Thursday, January 28, 2010

Further up the trail, Cataract Falls

A few more shots from further up the trail along Cataract Falls in Marin County. There is just something magic to me about the water flowing past those lush green covered stones -- especially in the middle of January!

Cataract Falls

The following two shots were from the falls near the top of the trail before it levels out. Again I couldn't decide between a horizontal or vertical composition, so I went for both.

Further up the trail

I think the scene would not have been quite as compelling for me in the vertical if it wasn't for the redwood right beside the trail.

Further up the trail

Tuesday, January 26, 2010

Cascade along Cataract Falls

Small cascade, Cataract Falls (1of2)

This weekend I really wanted to find some waterfalls since we've had so much rain in the Bay Area lately, and Cataract Falls on the western slopes of Mount Tamalpais has been on my list for quite some time. We picked an awesome day to see it for the first time, as the water was really flowing, and the overcast skies helped to bring out the awesome green colors of moss and ferns found all over the wet rocks. It almost had a feeling of walking through a tropical rain forest, although with the occasional redwood tree sprinkled in.

Here's a vertical take on the same scene that I liked as well, with the lifting fog in the background.
Small cascade, Cataract Falls (2of2)

This was a relatively easy hike, although it is fairly steep as you follow the creek vertically past a number of large waterfalls. It's a hike well worth taking with all of the wet weather we've had, although I suggest getting there early, since there is only limited parking along the roadside, and it fills up quick. This seems to be the place to be though -- as I've seen this set of falls featured on and on one of the local news channels here.

This last shot is of a tiny creek that was flowing into Alpine Lake Reservoir, before we even made it to the real falls.
Redwoods and Waterfalls

Friday, January 22, 2010

Elk with a view


There are many places along the California coast where I'm just in awe of the view that the cows seem to get! Driving down CA-1 from San Francisco to Morro Bay, I'm not sure how many awesome pastures we passed right on the coast. The same is true for the tule elk in the Reserve on Tomales Point in Point Reyes National Seashore -- although, I must say that this seems much more fitting! There are of course spectacular views of both the Pacific Ocean and Tomales Bay over the whole trip out to the end of the peninsula, and about 2/3 of the way there we encountered a herd of elk that were taking in some really nice views across Tomales Bay. Well, I'm not sure if they were taking in the views -- but it was nice to try to get some of the dunes and beach behind them.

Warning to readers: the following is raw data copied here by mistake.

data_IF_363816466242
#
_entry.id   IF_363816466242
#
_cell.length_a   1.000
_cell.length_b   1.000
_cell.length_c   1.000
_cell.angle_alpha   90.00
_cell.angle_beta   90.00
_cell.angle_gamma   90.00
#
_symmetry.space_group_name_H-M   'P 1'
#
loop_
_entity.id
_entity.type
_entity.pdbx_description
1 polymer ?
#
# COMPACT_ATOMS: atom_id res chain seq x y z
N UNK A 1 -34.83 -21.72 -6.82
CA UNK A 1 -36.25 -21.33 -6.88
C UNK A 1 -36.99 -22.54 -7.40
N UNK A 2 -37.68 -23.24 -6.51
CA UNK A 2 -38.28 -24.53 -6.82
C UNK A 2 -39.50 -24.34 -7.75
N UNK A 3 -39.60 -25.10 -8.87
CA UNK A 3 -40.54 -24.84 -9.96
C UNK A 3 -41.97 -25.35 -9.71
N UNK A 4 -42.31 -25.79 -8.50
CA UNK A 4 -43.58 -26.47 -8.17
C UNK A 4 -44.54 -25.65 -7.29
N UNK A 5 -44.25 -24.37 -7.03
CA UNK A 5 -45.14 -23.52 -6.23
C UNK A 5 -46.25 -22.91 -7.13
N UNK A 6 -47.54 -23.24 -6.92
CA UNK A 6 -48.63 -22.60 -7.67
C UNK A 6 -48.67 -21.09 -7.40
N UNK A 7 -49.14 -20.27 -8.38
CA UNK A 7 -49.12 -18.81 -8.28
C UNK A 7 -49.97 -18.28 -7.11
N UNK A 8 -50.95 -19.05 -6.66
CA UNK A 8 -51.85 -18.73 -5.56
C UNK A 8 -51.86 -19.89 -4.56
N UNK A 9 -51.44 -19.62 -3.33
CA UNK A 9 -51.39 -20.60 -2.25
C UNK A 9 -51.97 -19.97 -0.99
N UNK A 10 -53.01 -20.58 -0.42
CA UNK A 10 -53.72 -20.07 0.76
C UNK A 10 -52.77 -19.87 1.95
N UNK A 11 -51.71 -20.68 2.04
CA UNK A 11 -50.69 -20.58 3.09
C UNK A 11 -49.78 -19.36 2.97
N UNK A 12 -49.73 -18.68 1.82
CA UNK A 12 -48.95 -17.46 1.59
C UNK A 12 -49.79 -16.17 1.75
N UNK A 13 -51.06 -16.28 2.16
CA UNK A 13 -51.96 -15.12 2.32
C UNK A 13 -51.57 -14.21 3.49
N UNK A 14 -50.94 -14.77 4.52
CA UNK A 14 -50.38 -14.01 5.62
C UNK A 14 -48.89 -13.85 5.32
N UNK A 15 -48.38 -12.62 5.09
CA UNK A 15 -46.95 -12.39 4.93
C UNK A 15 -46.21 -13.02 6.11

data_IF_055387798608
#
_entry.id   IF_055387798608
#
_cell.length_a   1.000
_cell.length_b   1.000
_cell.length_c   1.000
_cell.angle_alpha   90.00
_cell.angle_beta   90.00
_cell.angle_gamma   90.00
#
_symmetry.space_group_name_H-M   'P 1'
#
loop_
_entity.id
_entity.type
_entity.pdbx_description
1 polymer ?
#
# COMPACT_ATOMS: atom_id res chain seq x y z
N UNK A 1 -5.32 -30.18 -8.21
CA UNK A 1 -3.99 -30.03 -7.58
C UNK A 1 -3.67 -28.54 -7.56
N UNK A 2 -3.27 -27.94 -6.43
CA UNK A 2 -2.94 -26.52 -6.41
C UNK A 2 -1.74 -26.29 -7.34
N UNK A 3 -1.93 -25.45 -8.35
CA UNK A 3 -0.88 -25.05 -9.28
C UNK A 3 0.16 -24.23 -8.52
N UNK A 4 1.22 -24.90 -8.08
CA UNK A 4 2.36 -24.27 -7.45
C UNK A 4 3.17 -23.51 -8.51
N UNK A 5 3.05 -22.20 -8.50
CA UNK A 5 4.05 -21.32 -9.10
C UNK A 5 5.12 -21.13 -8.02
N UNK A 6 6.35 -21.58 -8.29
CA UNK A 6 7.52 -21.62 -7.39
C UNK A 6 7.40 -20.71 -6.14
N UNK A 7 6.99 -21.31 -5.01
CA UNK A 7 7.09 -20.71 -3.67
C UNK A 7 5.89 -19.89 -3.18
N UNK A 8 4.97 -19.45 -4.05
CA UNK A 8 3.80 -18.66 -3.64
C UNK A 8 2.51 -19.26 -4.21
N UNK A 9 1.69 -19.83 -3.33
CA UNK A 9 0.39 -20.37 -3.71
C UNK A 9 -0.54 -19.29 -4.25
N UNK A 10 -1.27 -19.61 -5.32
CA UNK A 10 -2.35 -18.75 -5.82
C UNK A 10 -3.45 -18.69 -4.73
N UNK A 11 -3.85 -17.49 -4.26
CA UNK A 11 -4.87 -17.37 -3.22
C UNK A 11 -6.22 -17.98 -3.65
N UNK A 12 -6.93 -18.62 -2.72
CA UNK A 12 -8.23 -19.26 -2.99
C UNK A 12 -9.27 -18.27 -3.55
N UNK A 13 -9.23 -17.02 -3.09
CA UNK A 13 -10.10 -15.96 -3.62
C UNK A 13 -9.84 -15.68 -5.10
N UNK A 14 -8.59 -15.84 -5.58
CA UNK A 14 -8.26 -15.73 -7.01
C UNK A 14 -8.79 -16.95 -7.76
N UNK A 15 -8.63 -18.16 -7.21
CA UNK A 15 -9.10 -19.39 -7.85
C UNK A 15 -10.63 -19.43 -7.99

From the looks along the hike, that looks like a beach I would like to check out sometime -- nice large beach area and beautiful dunes.


The area was becoming developed though, as you can see with a bit of a house in this shot -- it's not nearly as distracting as the pickup trucks and port-a-potties I got in the backdrop of some other shots though!


Thursday, January 21, 2010

Scent on the wind

Scent on the wind (1of2)

A bull tule elk taking in the smells in the air -- as you may have expected, his nose took him right to a female. From our hike out the Tomales Point Trail in Point Reyes National Seashore. This is the same bull as in a previous post, who was the dominant male in the first group of elk that we found along the trail. While he was certainly a fine specimen, he did not appear to be the biggest or have the largest set of antlers out of all of the bulls we saw that day, but he must have made up for it with his fighting skills. It was interesting to see the dynamics of the herds we saw, as there was always one large male within the main harem and typically a smaller group consisting of what must have been the losing males hanging out on the outskirts. They were usually within eyesight, but never venturing close enough to warrant attention from the big guy (at least at this time of year).

While this shot is similar to the first (minus how I framed the image), what I really liked about it is how you can see how symmetric his rack really is. Definitely not something I would want to tangle with.
Scent on the wind

After sniffing the air for a while, he followed his nose right to this relaxing cow, who was not all that happy to see him and quickly got up after this shot was taken, and strolled down the hillside.
Scent on the wind (2of2)

Wednesday, January 20, 2010

Grazing tule elk

Grazing female (1of2)

This lovely female was a member of the first group of tule elk that we found along Tomales Point Trail in Point Reyes National Seashore. She was fairly close to the trail which allowed for some great viewing, as well as the chance for some shots of her going about her morning routine. She was quite interested in her breakfast, and really didn't pay much attention to us as she browsed. Occasionally we would shift further up the trail to get a new angle on the scene, and she would raise her head to watch us in motion, but as soon as we stopped she went back to feeding.

Grazing female (2of2)

Since we started this hike early, there was still some fog in the air when we encountered this group on one of the higher ridgelines on the trail, and the speed at which the density changed was really something. One moment you could just make out their shapes in the grass, and then right before your eyes the details would emerge. These two shots came from one of the nicest breaks in the fog we got while watching this group, and in my haste to get off the shots with the new lighting, I nearly clipped off her ears. Fortunately, they just fit, even if I would have preferred a bit more space.

Tuesday, January 19, 2010

Bull tule elk along Tomales Point Trail

Hiking the full lenght of the Tomales Point Trail (listed as 4.7 miles one-way) in Point Reyes National Seashore is something that had been on our list since moving to the Bay Area. This is a beautiful trail that stretches through coastal scrub and grasslands all the way to the the tip of Tomales Point with Tomales Bay on the east side of the peninsula, and the Pacific Ocean on the west. Perhaps the biggest attraction though, is that the trail runs through the Tule Elk Reserve, which hosts a reintroduced herd of tule elk, which now numbers ~440 elk. We attempted it once when we had family in town, but it was raining and fairly miserable, so after we saw a few tule elk far off the trail we decided to turn around only a few miles into it. However, two weekends ago the conditions looked great with a forecast of overcast skies and no rain, so we decided to attempt it again.